By Anne Cosgrove
From the July/August 2022 Issue
Arizona is strategically located in the southwest region of the United States. Major interstates, freeways, and transcontinental and interstate railroads connect the state directly to dozens of major markets throughout the region. This infrastructure provides highly effective flow for people and products, including one-day truck haul routes between Arizona and California, Colorado, Nevada, New Mexico, Texas and Utah as well as deliveries to and from Mexico.
For companies doing business on a global level, Arizona’s two international airports are located in Phoenix and Tucson. One of the largest in the world, Phoenix Sky Harbor International Airport transports more than 800 tons of cargo daily and more than 300 thousand tons annually.
Poised and ready to meet the needs of companies in growing industries, the state’s available workforce is skilled and abundant. While the national average age is 37.2, Arizona’s is 36.0. The population is plentiful, with more than two million workers living in the greater Phoenix area and an additional 450,000 in the Tucson metropolitan area.
The state’s renowned universities and community colleges are graduating highly qualified students in high-demand disciplines, ready to enter the skilled workforce. Both Arizona State University (ASU), the nation’s largest single-campus public university, and the University of Arizona (UA) are internationally recognized among the world’s best.
America’s largest community college system is located in the metro Phoenix area. The state is also home to three of the nation’s top 10 high schools, BASIS Scottsdale, University High School, and Gilbert Classical Academy.
Business Facilities spoke with Governor Doug Ducey about the latest for businesses in Arizona.
BF: How did the pandemic impact Arizona’s economy? How has the economy and business climate recovered now in mid-2022?
Gov. Ducey: Throughout the pandemic, we prioritized protecting lives and livelihoods—and we kept our economy open. As a result, Arizona experienced one of the fastest job recoveries in the nation. High-tech industries are booming. More people are moving to our state than ever before. We have no plans of slowing down.
This year, I signed legislation lowering personal property tax liability for business owners by 90% or more, adding to our state’s historic tax reform of recent years. With states around the country going in the opposite direction—adding crushing burdens and taxes—we’ll keep Arizona a place that welcomes new people and businesses.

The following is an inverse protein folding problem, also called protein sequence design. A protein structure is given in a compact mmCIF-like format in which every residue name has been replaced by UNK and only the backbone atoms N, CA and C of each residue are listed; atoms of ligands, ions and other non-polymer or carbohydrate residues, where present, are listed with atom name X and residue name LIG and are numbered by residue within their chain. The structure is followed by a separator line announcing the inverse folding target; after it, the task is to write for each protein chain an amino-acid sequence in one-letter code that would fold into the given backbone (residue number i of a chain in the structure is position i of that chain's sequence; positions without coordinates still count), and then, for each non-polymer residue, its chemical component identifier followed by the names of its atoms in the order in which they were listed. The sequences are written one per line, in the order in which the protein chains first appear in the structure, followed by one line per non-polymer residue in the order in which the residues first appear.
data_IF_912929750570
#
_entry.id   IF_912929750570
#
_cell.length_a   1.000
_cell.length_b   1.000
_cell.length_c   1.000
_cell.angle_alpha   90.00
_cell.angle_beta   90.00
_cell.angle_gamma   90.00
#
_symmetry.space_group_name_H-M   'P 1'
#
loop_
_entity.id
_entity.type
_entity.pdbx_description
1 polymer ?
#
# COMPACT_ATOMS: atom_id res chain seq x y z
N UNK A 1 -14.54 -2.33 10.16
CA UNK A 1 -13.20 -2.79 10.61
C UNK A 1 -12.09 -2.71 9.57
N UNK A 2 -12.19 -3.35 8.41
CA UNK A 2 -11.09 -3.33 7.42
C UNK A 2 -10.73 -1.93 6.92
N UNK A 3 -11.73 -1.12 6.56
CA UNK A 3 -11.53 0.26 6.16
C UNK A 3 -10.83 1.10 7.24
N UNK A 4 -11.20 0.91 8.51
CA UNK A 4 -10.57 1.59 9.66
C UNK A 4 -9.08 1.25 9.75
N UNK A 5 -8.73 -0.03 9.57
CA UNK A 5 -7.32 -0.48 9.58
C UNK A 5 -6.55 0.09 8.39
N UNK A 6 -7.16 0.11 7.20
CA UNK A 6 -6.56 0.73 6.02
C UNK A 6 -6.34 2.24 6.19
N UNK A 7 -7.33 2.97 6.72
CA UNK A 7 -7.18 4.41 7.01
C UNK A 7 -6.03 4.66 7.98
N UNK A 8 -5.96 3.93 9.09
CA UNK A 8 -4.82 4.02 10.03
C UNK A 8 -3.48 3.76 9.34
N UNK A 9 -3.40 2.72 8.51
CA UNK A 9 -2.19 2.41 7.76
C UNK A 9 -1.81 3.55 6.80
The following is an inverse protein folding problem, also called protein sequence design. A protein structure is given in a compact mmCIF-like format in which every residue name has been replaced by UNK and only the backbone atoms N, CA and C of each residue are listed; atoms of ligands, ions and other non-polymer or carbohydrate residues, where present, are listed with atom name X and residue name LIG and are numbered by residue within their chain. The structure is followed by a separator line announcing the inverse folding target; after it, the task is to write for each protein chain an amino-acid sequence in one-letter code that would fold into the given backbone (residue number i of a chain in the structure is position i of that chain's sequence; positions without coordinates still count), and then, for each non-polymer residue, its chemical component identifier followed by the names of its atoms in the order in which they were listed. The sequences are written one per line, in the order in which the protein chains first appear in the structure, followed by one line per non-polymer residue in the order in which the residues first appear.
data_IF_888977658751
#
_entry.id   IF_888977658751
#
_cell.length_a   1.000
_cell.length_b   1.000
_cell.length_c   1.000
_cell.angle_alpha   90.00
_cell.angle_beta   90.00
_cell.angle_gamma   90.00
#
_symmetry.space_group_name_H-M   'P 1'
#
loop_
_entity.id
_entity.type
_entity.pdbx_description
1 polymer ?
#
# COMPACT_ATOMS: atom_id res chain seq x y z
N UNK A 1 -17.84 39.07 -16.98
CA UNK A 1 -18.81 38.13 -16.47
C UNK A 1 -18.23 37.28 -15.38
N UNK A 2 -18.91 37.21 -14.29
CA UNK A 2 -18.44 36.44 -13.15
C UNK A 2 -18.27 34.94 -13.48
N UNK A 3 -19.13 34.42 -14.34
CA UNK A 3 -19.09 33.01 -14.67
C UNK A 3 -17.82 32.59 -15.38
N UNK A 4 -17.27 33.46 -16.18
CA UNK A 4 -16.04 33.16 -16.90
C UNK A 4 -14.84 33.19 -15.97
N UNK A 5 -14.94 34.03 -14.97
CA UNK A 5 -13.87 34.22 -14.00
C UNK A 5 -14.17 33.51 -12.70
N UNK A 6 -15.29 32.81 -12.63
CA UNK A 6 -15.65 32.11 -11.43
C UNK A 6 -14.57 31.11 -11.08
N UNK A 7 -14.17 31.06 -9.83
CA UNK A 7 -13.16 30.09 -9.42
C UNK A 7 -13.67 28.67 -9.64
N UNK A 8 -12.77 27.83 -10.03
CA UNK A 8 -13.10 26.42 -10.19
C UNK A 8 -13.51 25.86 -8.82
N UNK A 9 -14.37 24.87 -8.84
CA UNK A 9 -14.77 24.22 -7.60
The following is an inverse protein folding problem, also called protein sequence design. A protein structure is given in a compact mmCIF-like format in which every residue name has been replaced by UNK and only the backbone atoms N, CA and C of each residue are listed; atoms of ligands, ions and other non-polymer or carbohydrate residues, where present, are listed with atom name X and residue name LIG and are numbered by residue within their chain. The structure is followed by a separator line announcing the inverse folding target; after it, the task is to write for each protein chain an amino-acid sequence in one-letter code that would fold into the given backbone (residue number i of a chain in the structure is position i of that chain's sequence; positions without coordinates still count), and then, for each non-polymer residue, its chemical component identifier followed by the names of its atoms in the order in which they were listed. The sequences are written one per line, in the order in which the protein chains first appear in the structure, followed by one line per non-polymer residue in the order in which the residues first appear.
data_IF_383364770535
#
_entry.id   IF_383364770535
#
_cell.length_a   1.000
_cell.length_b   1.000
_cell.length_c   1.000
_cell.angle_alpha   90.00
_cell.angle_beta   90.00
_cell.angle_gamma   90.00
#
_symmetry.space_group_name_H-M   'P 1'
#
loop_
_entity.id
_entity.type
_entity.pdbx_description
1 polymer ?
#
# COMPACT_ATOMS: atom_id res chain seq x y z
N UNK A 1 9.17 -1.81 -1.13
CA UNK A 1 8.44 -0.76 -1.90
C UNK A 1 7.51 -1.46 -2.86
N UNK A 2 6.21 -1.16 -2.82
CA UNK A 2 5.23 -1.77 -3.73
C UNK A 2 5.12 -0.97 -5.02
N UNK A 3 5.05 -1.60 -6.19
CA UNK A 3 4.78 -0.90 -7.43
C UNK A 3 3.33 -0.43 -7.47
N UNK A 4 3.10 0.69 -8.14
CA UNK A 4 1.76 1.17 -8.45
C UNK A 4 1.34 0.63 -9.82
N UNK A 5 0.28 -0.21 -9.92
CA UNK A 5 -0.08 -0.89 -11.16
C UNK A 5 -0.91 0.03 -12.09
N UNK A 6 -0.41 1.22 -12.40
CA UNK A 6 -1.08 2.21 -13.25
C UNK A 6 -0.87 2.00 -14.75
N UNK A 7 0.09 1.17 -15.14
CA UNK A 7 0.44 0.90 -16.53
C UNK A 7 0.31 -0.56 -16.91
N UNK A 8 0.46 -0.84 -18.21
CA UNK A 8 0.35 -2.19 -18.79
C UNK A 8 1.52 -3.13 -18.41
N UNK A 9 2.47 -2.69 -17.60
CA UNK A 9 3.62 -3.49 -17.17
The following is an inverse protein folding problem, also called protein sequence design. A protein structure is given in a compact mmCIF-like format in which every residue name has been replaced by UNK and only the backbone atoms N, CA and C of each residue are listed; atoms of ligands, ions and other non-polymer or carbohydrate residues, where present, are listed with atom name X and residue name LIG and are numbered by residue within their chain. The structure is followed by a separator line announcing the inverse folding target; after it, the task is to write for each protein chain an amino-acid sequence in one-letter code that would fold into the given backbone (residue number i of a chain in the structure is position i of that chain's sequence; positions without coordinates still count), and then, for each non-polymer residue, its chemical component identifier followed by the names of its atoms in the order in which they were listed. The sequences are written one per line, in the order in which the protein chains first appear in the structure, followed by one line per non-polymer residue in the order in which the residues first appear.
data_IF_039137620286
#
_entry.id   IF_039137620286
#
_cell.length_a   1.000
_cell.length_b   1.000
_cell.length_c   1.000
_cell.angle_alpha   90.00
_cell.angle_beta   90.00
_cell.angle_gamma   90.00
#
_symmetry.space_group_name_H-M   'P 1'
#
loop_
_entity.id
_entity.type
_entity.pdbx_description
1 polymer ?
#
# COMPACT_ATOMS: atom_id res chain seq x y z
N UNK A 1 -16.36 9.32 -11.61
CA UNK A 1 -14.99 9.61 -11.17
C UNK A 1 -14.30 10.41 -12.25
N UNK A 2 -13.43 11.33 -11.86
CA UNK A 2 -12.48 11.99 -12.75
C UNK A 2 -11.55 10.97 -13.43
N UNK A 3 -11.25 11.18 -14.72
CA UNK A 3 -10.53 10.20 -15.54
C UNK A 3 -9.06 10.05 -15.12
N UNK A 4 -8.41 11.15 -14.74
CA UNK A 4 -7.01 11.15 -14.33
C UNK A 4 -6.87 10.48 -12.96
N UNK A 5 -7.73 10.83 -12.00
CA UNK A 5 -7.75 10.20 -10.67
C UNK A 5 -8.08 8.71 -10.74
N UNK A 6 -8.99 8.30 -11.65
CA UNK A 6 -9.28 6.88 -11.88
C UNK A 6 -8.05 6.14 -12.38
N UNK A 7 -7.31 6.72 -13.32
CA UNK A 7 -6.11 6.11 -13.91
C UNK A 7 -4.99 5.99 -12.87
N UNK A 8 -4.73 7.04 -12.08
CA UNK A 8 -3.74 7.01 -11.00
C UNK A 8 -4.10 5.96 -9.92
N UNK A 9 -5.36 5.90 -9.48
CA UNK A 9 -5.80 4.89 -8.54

BF: What are the growth sectors in Arizona right now?
Gov. Ducey: Arizona has become a global hotspot for high-tech manufacturing such as semiconductors, batteries, electric vehicles, biopharma, and aerospace and defense. Some of the world’s most advanced producers—like Intel, TSMC, Lucid, LG Energy Solution, and KORE Power—are expanding in Arizona because we offer a low-cost business climate, affordable, reliable, energy, access to global markets just a day’s drive away, and a skilled talent pipeline second to none. We continue to target manufacturing as well as emerging technologies—those changing the future. Technologies such as automated vehicles, quantum computing, artificial intelligence, and renewable energy will continue to flourish here.
BF: Access to available workforce is more important than ever to companies. How does Arizona work to deliver on that need for businesses?
Gov. Ducey: We bring everyone to the table, working closely with industry to understand workforce demands and how best to meet them. For example, Arizona worked with Lucid last year to launch Drive48, a cutting-edge training facility that prepares workers for careers in automotive assembly. In less than a year, more than 1,700 Lucid employees had completed programming at the facility, which is housed at the local community college. In fact, the model has been so successful, we’ve allocated funding for six additional advanced manufacturing training centers at community colleges across our state. In collaboration with industry, the centers will offer customized, hands-on training in advanced fields such as semiconductors, batteries and electric vehicles.
BF: What else would you like corporate site selectors to know about Arizona’s business climate?
Gov. Ducey: As a former CEO, I cut my teeth in the business world. I know well that politicians don’t create jobs; entrepreneurs do. That’s why I’ve made it my mission over the last eight years to make Arizona the most welcoming state for business and innovation. We’ve eliminated or improved more than 3,100 regulatory burdens—the equivalent of a $171 million tax cut. We’ve simplified or reduced taxes every year, including cementing the lowest-in-the-nation flat tax. We’ve done it all while balancing our budget, building our rainy day fund to a historic $1.4 billion, investing in key areas like infrastructure and education, and passing policies that empower enterprise, not stand in its way.
- Arizona has recovered 120% of jobs lost since April 2020 (340,000+), and tied with Texas as third-fastest state to reach full recovery. (Arizona Office of Economic Opportunity)
- Between 2015 and 2021, Arizona added over 584,000 residents. (Arizona Office of Economic Opportunity)
- Among all U.S. counties, Maricopa County experienced the largest numeric population growth between July 1, 2020 and July 1, 2021 (58,246).
- Among the 10 most populous counties in the nation, Maricopa County is one of only two counties that gained population between July 1, 2020 and July 1, 2021 (the other one being Riverside County, CA).
- Arizona’s workforce has increased by more than 410,000 individuals since 2015 and now has nearly 3.57 million people. (Arizona Office of Economic Opportunity)